Ex 38:1-31. Furniture of
1. the altar of burnt offering—The
repetitions are continued, in which may be traced the exact conformity
of the execution to the order.
8. laver of brass … of the looking glasses
of the women—The word mirrors should have been used,
as those implements, usually round, inserted into a handle of wood,
stone, or metal, were made of brass, silver, or bronze, highly polished
[Wilkinson]. It was customary for the
Egyptian women to carry mirrors with them to the temples; and whether
by taking the looking glasses of the Hebrew women Moses designed to put
it out of their power to follow a similar practice at the tabernacle,
or whether the supply of brass from other sources in the camp was
exhausted, it is interesting to learn how zealously and to a vast
extent they surrendered those valued accompaniments of the female
of the women assembling … at the
door—not priestesses but women of pious character and
influence, who frequented the courts of the sacred building (Lu 2:37), and whose parting with their
mirrors, like the cutting the hair of the Nazarites, was their
renouncing the world for a season [Hengstenberg].
9. the court—It occupied a space of one
hundred and fifty feet by seventy-five, and it was enclosed by curtains
of fine linen about eight feet high, suspended on brazen or copper
pillars. Those curtains were secured by rods fastened to the top, and
kept extended by being fastened to pins stuck in the ground.
10. hooks—The hooks of the pillars in
the court were for hanging up the carcasses of the sacrificial
beasts—those on the pillars at the entry of the tabernacle were
for hanging the sacerdotal robes and other things used in the
11. sockets—mortices or holes in which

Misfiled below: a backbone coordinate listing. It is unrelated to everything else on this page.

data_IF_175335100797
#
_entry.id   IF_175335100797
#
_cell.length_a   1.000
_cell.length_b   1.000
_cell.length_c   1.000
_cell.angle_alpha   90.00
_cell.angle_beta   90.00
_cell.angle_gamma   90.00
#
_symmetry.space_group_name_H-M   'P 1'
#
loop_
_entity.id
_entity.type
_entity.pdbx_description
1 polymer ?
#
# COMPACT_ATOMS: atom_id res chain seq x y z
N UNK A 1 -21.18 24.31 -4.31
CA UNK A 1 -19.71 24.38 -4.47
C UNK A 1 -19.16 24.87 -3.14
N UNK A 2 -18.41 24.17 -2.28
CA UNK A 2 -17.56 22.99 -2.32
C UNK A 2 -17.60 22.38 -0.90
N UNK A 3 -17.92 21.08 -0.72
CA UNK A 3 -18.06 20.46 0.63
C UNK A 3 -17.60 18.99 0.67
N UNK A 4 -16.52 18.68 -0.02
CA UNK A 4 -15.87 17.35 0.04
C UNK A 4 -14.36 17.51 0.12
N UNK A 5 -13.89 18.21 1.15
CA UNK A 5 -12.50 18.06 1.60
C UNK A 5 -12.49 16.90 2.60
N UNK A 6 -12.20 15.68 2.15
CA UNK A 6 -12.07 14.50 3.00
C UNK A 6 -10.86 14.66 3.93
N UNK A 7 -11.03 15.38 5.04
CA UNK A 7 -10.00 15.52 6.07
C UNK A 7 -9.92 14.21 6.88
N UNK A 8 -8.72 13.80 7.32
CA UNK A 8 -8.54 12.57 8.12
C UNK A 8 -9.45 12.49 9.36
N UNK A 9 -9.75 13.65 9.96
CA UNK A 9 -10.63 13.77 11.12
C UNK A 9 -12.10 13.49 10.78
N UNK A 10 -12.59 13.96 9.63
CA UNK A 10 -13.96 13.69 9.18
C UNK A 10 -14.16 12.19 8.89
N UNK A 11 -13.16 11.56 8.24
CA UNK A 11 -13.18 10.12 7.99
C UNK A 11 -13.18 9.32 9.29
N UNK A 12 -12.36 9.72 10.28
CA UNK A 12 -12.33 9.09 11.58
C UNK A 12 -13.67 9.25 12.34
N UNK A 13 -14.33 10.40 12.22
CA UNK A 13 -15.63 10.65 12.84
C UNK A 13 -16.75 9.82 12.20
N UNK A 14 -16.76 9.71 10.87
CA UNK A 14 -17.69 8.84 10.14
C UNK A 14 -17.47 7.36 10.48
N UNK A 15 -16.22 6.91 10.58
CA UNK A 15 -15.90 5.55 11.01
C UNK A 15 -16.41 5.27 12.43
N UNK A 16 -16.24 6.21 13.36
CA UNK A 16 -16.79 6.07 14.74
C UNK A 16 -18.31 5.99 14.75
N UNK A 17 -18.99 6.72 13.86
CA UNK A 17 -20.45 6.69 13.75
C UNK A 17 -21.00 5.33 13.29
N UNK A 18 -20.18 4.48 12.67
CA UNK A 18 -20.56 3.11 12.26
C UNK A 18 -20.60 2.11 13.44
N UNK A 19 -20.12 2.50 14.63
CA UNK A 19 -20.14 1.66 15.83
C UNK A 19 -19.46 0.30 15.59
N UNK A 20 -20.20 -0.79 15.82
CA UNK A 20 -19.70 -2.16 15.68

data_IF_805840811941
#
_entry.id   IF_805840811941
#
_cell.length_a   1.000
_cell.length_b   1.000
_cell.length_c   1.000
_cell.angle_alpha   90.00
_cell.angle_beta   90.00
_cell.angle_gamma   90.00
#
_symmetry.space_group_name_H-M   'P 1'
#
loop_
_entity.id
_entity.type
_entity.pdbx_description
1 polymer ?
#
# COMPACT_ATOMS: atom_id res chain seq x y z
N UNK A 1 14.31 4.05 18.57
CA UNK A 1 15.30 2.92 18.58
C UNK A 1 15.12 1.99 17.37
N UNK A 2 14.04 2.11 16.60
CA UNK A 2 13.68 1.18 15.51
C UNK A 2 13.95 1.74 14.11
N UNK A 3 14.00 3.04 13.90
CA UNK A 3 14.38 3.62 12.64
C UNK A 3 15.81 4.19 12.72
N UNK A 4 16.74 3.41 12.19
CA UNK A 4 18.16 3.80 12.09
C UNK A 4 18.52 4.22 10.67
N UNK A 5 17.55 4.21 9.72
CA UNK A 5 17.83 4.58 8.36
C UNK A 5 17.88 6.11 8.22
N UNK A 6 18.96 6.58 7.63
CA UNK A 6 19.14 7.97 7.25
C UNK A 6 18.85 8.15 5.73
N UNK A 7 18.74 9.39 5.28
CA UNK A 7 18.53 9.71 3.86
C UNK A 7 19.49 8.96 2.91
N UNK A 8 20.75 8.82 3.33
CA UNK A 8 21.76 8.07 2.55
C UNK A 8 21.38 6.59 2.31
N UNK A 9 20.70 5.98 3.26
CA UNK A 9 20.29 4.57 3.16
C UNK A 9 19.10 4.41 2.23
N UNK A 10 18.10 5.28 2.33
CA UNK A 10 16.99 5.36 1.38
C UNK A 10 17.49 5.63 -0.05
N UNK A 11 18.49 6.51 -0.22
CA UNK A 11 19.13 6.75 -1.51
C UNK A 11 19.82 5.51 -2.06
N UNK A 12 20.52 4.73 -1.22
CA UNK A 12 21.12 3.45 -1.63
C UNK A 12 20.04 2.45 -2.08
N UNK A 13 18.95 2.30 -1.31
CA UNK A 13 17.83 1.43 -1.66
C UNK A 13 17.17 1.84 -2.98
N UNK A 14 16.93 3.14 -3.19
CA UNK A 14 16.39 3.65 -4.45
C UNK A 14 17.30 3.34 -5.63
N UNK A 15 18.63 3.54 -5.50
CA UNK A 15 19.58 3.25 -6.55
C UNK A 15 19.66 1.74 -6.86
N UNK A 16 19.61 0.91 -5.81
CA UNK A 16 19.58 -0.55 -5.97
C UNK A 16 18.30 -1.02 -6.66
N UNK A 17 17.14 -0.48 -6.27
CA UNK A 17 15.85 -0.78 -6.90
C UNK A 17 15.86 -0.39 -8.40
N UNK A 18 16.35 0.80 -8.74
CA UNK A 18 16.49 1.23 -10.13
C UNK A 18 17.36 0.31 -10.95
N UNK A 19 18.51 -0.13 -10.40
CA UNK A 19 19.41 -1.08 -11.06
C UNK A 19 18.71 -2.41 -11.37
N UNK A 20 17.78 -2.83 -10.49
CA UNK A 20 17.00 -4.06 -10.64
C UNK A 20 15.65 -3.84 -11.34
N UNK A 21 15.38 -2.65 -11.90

the end of the pillars stood.
17. chapiters—or capitals of the
pillars, were wooden posts which ran along their top, to which were
attached the hooks for the hangings.
18. the height in the breadth—or, "in
the measure." The sense is that the hangings of the court gate, which
was twenty cubits wide, were of the same height as the hangings all
round the court [Wall].
21. This is the sum of the
tabernacle—Having completed his description of the component
parts of the tabernacle, the inspired historian digresses into a
statement respecting the gold and silver employed in it, the
computation being made according to an order of Moses—by the
Levites, under the direction of Ithamar, Aaron's youngest son.
24. twenty and nine talents, and seven hundred and
thirty shekels—equivalent to £150,00 sterling.
25. the silver of them that were
numbered—603,550 men at half a shekel each would contribute
301,775 shekels; which at 2s. 4d. each, amounts to
£35,207 sterling. It may seem difficult to imagine how the
Israelites should be possessed of so much wealth in the desert; but it
should be remembered that they were enriched first by the spoils of the
Egyptians, and afterwards by those of the Amalekites. Besides, it is
highly probable that during their sojourn they traded with the
neighboring nations who bordered on the wilderness [Hewlett].